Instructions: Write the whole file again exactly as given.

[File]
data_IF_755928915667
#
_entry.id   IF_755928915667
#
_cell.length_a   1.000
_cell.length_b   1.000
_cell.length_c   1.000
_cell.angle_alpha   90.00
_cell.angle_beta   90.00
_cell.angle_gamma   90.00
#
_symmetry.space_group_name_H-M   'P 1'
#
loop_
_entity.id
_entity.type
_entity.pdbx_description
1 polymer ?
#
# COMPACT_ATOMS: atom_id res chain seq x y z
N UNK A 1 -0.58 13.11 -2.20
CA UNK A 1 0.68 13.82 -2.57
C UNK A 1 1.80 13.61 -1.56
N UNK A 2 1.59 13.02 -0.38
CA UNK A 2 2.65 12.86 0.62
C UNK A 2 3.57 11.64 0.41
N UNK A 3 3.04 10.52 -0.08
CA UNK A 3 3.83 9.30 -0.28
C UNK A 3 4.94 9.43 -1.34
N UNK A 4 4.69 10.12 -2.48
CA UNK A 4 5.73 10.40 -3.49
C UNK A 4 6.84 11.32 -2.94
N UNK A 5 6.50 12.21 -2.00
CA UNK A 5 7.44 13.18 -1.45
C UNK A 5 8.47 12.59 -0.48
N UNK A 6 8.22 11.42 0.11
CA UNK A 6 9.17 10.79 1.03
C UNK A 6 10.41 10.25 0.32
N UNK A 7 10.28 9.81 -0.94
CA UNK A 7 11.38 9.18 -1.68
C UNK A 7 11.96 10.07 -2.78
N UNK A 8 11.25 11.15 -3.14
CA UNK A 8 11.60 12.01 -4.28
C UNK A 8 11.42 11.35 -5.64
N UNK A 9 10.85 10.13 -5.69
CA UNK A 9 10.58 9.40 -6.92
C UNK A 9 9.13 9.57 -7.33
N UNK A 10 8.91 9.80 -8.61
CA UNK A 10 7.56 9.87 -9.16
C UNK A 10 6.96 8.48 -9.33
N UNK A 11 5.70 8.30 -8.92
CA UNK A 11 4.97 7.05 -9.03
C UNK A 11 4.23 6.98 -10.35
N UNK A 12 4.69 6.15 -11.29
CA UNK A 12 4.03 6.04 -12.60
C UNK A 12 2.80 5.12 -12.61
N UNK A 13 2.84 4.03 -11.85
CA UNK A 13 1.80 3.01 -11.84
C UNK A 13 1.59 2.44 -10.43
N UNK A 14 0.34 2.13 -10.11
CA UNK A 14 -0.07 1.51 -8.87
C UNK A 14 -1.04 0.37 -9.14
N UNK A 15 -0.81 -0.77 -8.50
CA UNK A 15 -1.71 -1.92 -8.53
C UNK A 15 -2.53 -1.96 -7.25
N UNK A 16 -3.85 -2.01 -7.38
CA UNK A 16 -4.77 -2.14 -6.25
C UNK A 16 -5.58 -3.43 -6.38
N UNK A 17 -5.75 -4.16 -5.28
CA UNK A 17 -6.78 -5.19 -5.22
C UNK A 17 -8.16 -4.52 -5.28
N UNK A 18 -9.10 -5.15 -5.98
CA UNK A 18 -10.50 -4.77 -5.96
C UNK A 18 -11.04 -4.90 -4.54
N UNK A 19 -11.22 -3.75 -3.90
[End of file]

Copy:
data_IF_755928915667
#
_entry.id   IF_755928915667
#
_cell.length_a   1.000
_cell.length_b   1.000
_cell.length_c   1.000
_cell.angle_alpha   90.00
_cell.angle_beta   90.00
_cell.angle_gamma   90.00
#
_symmetry.space_group_name_H-M   'P 1'
#
loop_
_entity.id
_entity.type
_entity.pdbx_description
1 polymer ?
#
# COMPACT_ATOMS: atom_id res chain seq x y z
N UNK A 1 -0.58 13.11 -2.20
CA UNK A 1 0.68 13.82 -2.57
C UNK A 1 1.80 13.61 -1.56
N UNK A 2 1.59 13.02 -0.38
CA UNK A 2 2.65 12.86 0.62
C UNK A 2 3.57 11.64 0.41
N UNK A 3 3.04 10.52 -0.08
CA UNK A 3 3.83 9.30 -0.28
C UNK A 3 4.94 9.43 -1.34
N UNK A 4 4.69 10.12 -2.48
CA UNK A 4 5.73 10.40 -3.49
C UNK A 4 6.84 11.32 -2.94
N UNK A 5 6.50 12.21 -2.00
CA UNK A 5 7.44 13.18 -1.45
C UNK A 5 8.47 12.59 -0.48
N UNK A 6 8.22 11.42 0.11
CA UNK A 6 9.17 10.79 1.03
C UNK A 6 10.41 10.25 0.32
N UNK A 7 10.28 9.81 -0.94
CA UNK A 7 11.38 9.18 -1.68
C UNK A 7 11.96 10.07 -2.78
N UNK A 8 11.25 11.15 -3.14
CA UNK A 8 11.60 12.01 -4.28
C UNK A 8 11.42 11.35 -5.64
N UNK A 9 10.85 10.13 -5.69
CA UNK A 9 10.58 9.40 -6.92
C UNK A 9 9.13 9.57 -7.33
N UNK A 10 8.91 9.80 -8.61
CA UNK A 10 7.56 9.87 -9.16
C UNK A 10 6.96 8.48 -9.33
N UNK A 11 5.70 8.30 -8.92
CA UNK A 11 4.97 7.05 -9.03
C UNK A 11 4.23 6.98 -10.35
N UNK A 12 4.69 6.15 -11.29
CA UNK A 12 4.03 6.04 -12.60
C UNK A 12 2.80 5.12 -12.61
N UNK A 13 2.84 4.03 -11.85
CA UNK A 13 1.80 3.01 -11.84
C UNK A 13 1.59 2.44 -10.43
N UNK A 14 0.34 2.13 -10.11
CA UNK A 14 -0.07 1.51 -8.87
C UNK A 14 -1.04 0.37 -9.14
N UNK A 15 -0.81 -0.77 -8.50
CA UNK A 15 -1.71 -1.92 -8.53
C UNK A 15 -2.53 -1.96 -7.25
N UNK A 16 -3.85 -2.01 -7.38
CA UNK A 16 -4.77 -2.14 -6.25
C UNK A 16 -5.58 -3.43 -6.38
N UNK A 17 -5.75 -4.16 -5.28
CA UNK A 17 -6.78 -5.19 -5.22
C UNK A 17 -8.16 -4.52 -5.28
N UNK A 18 -9.10 -5.15 -5.98
CA UNK A 18 -10.50 -4.77 -5.96
C UNK A 18 -11.04 -4.90 -4.54
N UNK A 19 -11.22 -3.75 -3.90